Earlier this month BikeSnob NYC announced in his own inimitable way that he was "jumping the shark" by penning a column for Bicycling Magazine. I have distinctly mixed feeling about this, just the way I do when I watch DVD's and video-tapes of professional cycling. On one hand I know that I love it and on the other I know that there is something seriously wrong. After years of various admissions and discoveries and a pastiche of rumors, innuendos, accusations and random facts, it is hard to ignore the seamy underbelly of cycling. I want to admire it wholeheartedly, but some of the pieces just don't go together. And now, the same thing has happened to one of our only fearless commentators.
This weekend, in an attempt to avoid the real work I should have been doing, I followed a link in BikeSnob's column to a prior posting. I then found myself wandering around in posts from 2007 before I became a daily reader. The wonderful thing that jumps out at you about BikeSnob is that he is willing to boldly state what is usually obvious, but which most commentators are too polite to say. And the term "journalist" frankly hardly applies to anyone who is being paid to write or comment upon the cycling world. For a variety of reasons, very few people go around telling the truth.
I was on the trainer watching a TdF DVD recently and Phil and Paul were remarking with amazement about the way a large rider more frequently known for nothing, and who had previously been a time zone away from the leading riders on mountain stages, was suddenly dropping all but a few riders and sticking with a handful who were dramatically thinner than he was. At the time I'm sure I was amazed at this man's fortitude, but today I have to think that this guy was dipping deeply into a suitcase of more than courage. I also think that even though they said nothing about it on air, Phil and Paul probably had a discussion over dinner that night about what that guy was doing other than training to cause his overnight improvement. I like to think that if BikeSnob were live blogging that race it would have gone something like this, "Holy Spumoni, that rider is either about to burst his heart from an effort that was hitherto impossible for him or his is doped to the gills to be able to drop those guys with power-to-weight ratios 30% better than his! Phil and Paul must have too much respect for the "traditions" of cycling to mention it."
So now, you are probably wondering, how does all of this tie together and why should I care? Here is the answer: you shouldn't care too much, but it's still a sign that people do stuff they normally wouldn't except for the paycheck.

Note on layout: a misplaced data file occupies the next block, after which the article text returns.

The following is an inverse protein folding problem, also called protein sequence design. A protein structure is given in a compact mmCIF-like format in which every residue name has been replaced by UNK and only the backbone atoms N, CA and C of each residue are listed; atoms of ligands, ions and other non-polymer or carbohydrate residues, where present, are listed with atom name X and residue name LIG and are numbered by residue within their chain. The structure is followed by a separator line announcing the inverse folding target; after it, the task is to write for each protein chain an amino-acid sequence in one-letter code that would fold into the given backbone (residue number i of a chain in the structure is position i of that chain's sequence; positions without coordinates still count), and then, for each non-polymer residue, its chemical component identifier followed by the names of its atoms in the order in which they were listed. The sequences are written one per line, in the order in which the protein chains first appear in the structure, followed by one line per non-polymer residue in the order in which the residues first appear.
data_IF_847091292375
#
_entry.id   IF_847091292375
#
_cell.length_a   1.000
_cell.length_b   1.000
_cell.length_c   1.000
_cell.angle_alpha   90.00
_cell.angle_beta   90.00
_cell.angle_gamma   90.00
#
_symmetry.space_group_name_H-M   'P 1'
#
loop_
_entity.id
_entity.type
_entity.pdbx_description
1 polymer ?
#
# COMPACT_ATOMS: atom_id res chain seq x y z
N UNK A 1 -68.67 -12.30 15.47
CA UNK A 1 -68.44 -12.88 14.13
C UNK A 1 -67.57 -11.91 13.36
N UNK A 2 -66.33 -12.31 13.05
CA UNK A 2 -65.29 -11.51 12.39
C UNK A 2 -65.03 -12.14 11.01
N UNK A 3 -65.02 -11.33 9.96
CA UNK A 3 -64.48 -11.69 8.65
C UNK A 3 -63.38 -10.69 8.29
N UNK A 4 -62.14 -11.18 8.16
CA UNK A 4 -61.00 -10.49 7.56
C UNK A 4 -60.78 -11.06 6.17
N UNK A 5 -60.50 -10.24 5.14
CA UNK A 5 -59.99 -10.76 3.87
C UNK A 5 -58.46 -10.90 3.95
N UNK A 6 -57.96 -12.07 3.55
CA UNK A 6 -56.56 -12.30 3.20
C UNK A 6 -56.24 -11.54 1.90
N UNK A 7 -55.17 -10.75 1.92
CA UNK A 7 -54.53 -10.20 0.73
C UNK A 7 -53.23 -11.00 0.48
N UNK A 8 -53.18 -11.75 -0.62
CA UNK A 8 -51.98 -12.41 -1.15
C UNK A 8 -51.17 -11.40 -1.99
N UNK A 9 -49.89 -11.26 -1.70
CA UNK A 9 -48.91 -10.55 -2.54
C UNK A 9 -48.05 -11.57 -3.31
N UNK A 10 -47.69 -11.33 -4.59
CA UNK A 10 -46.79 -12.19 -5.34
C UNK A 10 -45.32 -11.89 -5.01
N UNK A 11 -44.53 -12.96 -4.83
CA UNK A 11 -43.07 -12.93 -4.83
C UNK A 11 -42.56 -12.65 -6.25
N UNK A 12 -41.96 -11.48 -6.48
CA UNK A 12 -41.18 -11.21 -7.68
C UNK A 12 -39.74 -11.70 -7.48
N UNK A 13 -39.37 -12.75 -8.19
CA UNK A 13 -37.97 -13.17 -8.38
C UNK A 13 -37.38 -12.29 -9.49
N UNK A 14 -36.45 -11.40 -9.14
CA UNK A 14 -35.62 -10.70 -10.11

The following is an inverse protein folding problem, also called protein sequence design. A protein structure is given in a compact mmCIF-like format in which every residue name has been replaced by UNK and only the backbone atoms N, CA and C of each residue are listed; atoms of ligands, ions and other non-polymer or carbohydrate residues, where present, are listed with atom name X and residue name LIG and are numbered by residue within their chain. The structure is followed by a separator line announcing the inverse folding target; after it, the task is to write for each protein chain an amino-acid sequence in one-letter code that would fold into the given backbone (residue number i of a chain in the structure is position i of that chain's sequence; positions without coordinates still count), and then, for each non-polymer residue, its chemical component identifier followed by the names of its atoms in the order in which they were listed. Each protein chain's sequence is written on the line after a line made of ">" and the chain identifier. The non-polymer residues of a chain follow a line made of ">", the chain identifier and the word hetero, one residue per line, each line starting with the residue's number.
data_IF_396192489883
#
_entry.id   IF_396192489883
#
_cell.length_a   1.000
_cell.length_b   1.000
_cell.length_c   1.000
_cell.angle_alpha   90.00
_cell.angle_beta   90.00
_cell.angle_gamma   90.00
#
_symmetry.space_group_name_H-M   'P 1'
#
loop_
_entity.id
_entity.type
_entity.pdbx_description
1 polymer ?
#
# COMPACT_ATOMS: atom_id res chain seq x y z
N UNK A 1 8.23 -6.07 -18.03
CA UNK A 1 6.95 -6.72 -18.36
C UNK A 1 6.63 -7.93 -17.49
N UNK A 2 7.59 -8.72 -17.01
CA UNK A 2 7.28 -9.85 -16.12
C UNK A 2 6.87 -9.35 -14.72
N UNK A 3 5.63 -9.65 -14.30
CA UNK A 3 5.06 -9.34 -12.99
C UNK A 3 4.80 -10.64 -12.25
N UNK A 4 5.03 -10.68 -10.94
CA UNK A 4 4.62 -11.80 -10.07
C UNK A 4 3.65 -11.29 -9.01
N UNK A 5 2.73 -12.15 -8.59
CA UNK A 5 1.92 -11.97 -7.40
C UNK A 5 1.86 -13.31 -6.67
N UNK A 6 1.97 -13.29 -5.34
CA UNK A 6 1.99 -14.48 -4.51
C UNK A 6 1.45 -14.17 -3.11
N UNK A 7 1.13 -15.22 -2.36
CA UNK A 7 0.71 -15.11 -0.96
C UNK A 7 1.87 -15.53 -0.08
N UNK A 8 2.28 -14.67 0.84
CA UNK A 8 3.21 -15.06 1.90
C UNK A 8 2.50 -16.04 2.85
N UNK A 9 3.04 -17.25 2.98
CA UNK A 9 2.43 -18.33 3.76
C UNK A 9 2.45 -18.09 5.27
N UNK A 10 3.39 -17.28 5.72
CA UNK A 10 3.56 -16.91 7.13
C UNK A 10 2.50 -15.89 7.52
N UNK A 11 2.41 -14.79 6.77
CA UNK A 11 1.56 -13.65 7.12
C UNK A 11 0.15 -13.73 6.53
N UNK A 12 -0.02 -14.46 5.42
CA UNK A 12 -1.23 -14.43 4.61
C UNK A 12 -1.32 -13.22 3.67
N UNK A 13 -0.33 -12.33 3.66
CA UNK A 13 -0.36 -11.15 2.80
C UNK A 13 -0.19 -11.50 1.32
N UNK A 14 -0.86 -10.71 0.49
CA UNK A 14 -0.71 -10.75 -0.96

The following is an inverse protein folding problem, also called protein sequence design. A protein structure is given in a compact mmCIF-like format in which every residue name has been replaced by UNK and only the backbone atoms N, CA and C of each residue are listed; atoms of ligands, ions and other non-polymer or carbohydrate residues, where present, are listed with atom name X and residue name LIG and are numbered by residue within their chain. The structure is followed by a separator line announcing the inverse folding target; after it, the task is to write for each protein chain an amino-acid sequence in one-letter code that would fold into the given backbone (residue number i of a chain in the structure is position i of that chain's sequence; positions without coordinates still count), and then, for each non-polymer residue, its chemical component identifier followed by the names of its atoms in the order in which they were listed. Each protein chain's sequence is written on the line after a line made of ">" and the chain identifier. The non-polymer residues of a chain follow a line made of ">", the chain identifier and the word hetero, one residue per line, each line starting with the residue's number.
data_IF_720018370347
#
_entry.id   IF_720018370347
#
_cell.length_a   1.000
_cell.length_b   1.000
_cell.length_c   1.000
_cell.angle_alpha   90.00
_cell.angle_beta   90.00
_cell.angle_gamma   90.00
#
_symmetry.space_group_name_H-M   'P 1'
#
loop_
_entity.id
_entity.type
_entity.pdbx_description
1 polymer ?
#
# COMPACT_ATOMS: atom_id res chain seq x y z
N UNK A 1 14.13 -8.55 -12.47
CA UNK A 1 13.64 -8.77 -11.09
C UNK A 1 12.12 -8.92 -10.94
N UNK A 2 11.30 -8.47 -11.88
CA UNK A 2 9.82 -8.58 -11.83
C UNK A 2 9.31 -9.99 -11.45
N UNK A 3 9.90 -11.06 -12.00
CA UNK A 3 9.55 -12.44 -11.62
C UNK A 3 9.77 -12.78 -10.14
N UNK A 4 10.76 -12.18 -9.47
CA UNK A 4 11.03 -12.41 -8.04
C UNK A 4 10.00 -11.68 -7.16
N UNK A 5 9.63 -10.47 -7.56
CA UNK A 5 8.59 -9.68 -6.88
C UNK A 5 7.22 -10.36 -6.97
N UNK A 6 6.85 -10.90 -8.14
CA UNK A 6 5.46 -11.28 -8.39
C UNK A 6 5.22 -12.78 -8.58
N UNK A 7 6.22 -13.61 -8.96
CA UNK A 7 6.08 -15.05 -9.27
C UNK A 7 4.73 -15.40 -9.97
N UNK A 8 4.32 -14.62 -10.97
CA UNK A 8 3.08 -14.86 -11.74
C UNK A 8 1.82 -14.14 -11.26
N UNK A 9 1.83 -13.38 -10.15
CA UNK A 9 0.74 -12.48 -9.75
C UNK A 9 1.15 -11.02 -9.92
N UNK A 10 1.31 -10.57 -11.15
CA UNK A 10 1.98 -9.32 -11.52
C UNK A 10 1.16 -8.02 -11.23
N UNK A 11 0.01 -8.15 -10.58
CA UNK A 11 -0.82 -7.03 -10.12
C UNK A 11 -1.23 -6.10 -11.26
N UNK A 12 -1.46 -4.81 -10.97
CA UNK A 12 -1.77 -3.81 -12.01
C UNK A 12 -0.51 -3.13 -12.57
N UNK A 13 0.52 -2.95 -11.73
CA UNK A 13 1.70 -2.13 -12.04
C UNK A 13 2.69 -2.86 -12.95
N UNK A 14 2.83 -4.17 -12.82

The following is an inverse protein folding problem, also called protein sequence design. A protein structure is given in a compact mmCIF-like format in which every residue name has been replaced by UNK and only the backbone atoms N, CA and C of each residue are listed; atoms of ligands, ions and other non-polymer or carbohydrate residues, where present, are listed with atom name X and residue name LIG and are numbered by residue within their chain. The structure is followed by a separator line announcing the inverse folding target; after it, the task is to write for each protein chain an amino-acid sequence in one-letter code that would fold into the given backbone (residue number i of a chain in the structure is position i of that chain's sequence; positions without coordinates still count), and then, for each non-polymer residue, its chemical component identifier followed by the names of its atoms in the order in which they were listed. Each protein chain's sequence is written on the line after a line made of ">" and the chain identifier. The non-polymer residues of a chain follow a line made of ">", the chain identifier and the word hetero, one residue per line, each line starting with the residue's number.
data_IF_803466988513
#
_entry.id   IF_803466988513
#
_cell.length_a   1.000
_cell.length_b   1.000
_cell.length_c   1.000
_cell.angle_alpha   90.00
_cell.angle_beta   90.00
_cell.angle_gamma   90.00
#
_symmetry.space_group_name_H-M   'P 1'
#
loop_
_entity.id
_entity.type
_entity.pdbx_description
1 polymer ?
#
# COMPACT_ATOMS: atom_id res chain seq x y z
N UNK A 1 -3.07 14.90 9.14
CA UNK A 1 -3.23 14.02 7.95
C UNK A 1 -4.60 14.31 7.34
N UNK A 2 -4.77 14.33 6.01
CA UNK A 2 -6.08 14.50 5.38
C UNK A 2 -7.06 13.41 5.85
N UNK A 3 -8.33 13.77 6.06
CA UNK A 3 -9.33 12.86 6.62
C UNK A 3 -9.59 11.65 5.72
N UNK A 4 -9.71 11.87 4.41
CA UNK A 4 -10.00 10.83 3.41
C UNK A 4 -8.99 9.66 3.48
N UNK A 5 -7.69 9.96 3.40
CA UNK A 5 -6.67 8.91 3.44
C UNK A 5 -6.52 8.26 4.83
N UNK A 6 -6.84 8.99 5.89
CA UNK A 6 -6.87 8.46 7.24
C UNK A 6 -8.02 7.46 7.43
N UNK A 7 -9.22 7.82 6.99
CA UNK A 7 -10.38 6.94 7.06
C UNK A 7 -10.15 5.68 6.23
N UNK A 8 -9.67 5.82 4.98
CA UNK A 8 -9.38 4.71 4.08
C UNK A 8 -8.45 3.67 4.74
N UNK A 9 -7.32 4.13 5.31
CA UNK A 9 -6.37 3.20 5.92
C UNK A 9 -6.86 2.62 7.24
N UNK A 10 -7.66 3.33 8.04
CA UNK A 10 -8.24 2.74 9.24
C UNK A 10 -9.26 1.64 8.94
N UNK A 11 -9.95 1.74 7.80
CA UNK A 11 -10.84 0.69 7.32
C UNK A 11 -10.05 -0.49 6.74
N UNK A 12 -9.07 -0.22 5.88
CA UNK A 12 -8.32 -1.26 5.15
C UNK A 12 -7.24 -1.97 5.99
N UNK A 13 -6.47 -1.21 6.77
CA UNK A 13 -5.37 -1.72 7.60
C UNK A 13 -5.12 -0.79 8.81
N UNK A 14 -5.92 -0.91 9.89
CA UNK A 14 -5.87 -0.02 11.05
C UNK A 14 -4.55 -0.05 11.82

I read a while ago that there wasn't a cycling publication worth spit and I think it's true. When you think of most of them, there are some serious flaws. I love to look at Roleur and own every copy (yes, even the impossible to buy #1), but you can't ignore the pretentiousness. They might as well use the word "pretentious" in the slogan. VeloNews has become the weight weenie of the cycling world; all show, no go. Do they really think that repeating press releases constitutes a product test? Did Zinn get it in his contract that he has the right to pitch his own bike brand and custom cranks in every other column?
And then there is Bicycling, the cycling magazine primarily aimed at those riders who are looking for this season's hottest trends in clip-on aero bars and the latest coaching tips from Chris Carmichael. Let's not even get started on Mr. Carmichael because I would presumably need to pay him a royalty to use his name a third time and I will undoubtedly be hearing from his lawyer because I didn't use Lance Armstrong's name in the same sentence with his (see how I cleverly used his name in that sentence, thereby avoiding one claim in the forthcoming legal action?). The Bicycling demographic is primarily middle-aged "riders" who spend more time on the crapper with the magazine than outside on their bikes. Hey, I'm sympathetic to the demands of children, work and home taking up a lot of riding time, but I also know that it take more than buying a cartoon character jersey and going on a charity century ride to be a serious rider.
So how is it that Snobby is going to write a column for Bicycling Magazine? My guess is he will hold his nose, never say what he really thinks of "his" magazine and then smile all the way to the bank. Will he tone down his comments to please his new overlords? Yes. Would I do exactly the same thing? Absolutely.